As for Nelson’s loss to the receiving corps, Donald Jones may have stepped into the slot position for a disappointing result (one catch for -1 yards), but there were still two 50+ yard receivers on the day (Stevie Johnson and tight end Scott Chandler, both with TDs), while Spiller’s 47 yards and Brad Smith’s 16 yard catch were more than enough otherwise.
I’m not saying having Nelson and Jackson wouldn’t be nice, but it’s now clear they aren’t esential to the Bills’ success or failure as an offense.

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The pass defense saw a huge improvement
It wasn’t perfect and the backfield starting giving up some big pass plays in the second half, but you have to admire how much more physical and cohesive the pass defense was.
Last week, the Bills were giving Jet’s receivers far too much room and were generally abused for it, giving up big plays drive after drive. They defended a total of zero passes last week, as opposed to seven just a week later when they effectively shut down the Chiefs’ passing game until garbage time lapses.
The Bills defenders got up close and personal with the Chiefs receivers this week, bumping, harassing, and containing them until the score got to the point when it didn’t matter anymore. Stephon Gilmore, who had a quiet, unimpressive start to his NFL career in game one, looked like the physical, shutdown cornerback he was billed as, owning the left side of the field and getting seven tackles along with three pass deflections on the day.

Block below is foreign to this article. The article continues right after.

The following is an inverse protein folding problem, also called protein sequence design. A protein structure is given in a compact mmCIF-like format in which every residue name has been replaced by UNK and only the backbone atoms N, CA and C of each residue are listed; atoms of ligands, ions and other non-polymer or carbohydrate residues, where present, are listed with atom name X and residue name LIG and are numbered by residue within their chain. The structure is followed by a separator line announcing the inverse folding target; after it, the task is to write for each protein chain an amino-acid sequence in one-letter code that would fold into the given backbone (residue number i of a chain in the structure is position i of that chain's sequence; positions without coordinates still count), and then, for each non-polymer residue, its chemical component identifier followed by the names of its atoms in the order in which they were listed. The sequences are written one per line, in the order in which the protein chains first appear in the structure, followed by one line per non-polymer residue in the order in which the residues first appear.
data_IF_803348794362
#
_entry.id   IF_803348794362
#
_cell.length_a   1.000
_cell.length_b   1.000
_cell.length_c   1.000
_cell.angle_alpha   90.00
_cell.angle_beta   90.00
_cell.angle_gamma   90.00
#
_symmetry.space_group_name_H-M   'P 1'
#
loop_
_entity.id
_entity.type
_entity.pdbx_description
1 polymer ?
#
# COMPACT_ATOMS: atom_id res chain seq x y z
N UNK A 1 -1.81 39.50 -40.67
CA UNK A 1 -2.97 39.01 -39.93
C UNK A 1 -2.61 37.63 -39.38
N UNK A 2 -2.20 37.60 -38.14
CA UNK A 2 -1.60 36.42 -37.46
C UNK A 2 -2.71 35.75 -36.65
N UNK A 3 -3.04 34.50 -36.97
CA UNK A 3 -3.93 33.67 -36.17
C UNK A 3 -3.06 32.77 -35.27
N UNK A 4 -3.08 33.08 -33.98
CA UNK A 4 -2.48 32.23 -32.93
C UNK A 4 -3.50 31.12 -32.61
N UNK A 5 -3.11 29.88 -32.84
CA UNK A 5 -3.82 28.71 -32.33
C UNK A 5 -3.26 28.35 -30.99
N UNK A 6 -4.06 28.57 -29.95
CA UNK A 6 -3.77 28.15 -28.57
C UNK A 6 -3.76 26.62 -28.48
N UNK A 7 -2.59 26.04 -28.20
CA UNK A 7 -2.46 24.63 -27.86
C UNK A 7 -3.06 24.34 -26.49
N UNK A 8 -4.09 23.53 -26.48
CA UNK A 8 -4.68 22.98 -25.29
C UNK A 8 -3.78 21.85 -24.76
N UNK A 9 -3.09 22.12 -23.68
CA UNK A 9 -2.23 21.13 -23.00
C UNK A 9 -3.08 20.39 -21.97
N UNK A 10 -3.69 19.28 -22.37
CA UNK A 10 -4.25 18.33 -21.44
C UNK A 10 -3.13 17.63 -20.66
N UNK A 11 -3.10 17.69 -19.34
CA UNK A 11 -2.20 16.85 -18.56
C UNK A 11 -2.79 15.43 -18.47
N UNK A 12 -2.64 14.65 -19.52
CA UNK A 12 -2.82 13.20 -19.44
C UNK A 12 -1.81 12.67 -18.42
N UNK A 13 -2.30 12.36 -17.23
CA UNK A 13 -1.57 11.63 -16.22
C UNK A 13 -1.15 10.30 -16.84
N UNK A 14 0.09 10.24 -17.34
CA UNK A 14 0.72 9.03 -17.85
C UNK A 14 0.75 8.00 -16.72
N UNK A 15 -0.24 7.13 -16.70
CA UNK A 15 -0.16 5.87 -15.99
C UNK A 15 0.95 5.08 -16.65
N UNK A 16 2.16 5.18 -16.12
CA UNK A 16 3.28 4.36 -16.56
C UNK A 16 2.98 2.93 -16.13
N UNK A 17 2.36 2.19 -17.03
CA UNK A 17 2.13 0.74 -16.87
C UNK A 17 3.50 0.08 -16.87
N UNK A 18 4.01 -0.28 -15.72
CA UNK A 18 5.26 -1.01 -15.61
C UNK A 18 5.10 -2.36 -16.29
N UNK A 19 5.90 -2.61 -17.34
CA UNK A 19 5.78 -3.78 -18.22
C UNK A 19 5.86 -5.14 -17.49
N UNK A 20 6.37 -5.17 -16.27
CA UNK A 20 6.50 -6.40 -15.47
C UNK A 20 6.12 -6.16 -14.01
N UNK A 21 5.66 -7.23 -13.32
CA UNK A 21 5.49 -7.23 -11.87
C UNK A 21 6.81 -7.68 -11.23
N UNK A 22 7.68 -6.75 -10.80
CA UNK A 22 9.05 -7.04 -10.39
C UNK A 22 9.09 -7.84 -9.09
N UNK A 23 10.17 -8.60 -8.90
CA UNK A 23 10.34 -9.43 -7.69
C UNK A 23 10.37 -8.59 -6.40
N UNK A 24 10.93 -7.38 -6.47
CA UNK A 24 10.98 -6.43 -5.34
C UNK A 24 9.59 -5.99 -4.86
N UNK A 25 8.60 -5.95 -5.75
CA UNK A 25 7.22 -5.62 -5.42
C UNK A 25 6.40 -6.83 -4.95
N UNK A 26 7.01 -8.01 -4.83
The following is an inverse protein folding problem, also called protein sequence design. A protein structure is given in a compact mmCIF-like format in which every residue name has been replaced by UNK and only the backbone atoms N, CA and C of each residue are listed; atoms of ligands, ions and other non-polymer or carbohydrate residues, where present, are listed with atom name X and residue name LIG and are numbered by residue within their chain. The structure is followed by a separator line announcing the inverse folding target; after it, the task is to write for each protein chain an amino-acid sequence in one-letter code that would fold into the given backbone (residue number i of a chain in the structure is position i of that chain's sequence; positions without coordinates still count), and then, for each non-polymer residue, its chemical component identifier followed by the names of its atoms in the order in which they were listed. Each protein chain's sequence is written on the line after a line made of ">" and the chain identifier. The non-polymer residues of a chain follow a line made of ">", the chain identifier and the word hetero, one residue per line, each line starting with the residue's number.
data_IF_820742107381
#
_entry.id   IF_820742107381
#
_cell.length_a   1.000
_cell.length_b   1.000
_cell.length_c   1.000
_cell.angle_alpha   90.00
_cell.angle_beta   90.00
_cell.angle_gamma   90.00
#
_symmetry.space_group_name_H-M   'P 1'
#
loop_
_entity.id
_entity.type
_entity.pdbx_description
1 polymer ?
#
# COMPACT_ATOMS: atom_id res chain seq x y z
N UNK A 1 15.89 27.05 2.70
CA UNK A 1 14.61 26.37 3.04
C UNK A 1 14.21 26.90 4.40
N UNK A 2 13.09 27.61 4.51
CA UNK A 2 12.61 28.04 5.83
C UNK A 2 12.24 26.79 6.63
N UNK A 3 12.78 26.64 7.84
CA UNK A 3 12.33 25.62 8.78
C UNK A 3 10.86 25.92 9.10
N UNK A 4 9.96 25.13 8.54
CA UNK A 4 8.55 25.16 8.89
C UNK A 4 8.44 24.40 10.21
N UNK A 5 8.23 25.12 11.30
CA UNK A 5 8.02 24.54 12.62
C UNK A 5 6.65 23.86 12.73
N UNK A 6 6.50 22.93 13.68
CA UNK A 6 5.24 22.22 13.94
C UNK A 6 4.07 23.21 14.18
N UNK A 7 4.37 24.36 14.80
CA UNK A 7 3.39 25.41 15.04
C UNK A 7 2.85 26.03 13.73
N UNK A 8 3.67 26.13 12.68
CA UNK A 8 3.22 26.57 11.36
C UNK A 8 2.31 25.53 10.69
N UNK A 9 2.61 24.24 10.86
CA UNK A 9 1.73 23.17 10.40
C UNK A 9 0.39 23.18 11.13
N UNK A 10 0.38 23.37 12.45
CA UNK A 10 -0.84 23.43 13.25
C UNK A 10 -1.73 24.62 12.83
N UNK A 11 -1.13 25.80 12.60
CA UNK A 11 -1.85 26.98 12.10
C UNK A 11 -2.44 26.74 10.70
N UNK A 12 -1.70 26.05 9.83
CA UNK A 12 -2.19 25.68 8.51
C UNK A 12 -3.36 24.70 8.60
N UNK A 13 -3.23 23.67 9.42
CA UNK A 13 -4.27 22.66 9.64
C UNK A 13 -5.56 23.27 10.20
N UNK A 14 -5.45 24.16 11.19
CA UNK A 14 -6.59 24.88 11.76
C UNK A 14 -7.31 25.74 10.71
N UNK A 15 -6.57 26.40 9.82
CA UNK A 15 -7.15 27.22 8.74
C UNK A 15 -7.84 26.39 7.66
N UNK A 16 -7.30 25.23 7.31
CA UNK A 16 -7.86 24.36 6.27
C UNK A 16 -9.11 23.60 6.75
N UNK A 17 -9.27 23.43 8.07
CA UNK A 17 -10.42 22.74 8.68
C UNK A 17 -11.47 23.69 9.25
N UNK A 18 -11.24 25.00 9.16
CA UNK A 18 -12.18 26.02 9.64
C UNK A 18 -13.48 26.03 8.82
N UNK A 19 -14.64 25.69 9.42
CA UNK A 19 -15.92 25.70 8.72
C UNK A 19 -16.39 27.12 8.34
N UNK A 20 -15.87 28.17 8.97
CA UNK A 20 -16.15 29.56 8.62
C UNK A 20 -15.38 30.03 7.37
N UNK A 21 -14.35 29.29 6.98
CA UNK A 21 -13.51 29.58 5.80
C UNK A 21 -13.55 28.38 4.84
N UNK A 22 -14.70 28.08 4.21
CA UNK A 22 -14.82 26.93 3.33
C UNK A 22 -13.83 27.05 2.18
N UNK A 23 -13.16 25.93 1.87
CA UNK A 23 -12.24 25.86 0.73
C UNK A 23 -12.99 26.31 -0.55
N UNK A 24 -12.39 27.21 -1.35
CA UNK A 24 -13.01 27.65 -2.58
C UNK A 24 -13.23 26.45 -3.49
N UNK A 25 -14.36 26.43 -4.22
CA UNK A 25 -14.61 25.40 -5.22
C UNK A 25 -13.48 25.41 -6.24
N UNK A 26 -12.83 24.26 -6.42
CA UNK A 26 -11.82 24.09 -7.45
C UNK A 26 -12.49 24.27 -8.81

Justin Rogers played strong, if unspectacular replacing Leodis McKelvin as the nickel corner getting just one tackle, but also not letting Chiefs receivers run free like McKelvin the week prior. Meanwhile, McKelvin made up for his disastrous play last week by returning a punt 88 yards for a score, so we’ll call that a positive move overall.
Again, the Chiefs made some plays late, resulting in some skewed numbers on the statline, but Dwayne Bowe’s 102 yards and two TDs along with Matt Cassel’s 301 passing yards were largely from second half, saving face time and the score was already 21-0 at the half.
Even Aaron Williams made some plays this week, while the safeties, Jarius Byrd and George Wilson, combined for 12 tackles, two pass deflections, and the only interception on the day (by Byrd in the endzone to end the game). Top to bottom, it was a good day for the Bills pass defense, one matched by their fine showing up front defending the run, so if this type of play continues, maybe the Bills’ defense truly can start to live up to some of that offseason hype.
In the end, you have to chalk this one up to the coaches, who took their lumps last week and used it to become more like the team they expected to be in their week two showing. It was a fine show of adaptability, both assuaging the fears of their fans and showing their team that they have the ability to win games decidedly when they can play as a whole.
This team needs to win these easy games if they hope to make a play for a Wildcard spot come January and it was nice to see them rise to the challenge after such a drubbing last week. With this kind of physicality and passion to win, the playoffs might not seem quite so far-fetched as they did at the end of the last game.
We’ll just have to see what happens in Cleveland now, as a 2-1 start is almost essential if this season has a chance to succeed.
Because, come week four, things start to get tough.
Joshua Bauer is a writer with Football Nation